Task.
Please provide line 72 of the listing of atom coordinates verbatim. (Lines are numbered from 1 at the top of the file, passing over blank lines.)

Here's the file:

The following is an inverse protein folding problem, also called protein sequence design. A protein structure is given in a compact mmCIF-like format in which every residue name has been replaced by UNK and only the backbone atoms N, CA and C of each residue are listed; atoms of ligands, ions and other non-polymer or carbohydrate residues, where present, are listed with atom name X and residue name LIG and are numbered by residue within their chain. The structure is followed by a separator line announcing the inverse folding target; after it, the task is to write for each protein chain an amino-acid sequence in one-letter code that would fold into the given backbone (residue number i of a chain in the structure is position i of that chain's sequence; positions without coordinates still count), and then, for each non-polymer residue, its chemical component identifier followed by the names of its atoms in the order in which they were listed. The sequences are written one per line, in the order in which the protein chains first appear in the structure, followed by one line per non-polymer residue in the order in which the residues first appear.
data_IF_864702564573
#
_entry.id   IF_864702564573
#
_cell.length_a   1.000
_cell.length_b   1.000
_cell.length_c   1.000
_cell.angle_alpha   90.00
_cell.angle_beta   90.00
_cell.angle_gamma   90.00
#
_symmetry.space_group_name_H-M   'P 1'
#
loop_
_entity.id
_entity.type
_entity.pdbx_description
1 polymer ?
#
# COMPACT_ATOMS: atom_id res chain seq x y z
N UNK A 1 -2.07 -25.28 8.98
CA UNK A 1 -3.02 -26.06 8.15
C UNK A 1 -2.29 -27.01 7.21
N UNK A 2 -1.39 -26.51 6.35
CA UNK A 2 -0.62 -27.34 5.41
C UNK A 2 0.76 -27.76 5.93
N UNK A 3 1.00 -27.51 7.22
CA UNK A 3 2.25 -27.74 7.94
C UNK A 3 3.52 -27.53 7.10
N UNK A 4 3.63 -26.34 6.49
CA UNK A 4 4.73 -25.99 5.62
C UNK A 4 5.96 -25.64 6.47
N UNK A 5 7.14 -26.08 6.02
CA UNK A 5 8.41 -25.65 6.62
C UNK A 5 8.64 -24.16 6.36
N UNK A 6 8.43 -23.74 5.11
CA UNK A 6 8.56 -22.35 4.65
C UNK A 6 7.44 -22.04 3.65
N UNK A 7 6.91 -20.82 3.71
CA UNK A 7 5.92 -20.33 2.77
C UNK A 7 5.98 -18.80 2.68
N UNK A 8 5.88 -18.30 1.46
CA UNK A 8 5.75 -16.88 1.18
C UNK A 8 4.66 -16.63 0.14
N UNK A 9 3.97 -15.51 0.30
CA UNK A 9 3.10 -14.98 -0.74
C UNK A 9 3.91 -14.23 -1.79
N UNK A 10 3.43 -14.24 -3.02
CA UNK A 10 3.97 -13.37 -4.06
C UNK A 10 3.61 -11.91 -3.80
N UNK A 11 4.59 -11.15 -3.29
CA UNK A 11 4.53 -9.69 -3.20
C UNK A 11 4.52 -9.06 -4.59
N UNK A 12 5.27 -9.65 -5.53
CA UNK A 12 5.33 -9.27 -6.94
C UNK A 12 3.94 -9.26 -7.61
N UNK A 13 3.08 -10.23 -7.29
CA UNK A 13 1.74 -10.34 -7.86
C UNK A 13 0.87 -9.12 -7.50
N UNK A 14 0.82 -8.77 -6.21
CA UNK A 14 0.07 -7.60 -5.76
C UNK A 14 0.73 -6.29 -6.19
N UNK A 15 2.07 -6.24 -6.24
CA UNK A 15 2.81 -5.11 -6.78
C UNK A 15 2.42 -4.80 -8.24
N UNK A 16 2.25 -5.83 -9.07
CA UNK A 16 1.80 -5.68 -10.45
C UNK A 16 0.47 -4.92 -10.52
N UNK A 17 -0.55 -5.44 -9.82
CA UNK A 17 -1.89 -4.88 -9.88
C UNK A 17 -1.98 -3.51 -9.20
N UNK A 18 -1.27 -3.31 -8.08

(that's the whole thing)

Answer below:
C UNK A 17 -1.98 -3.51 -9.20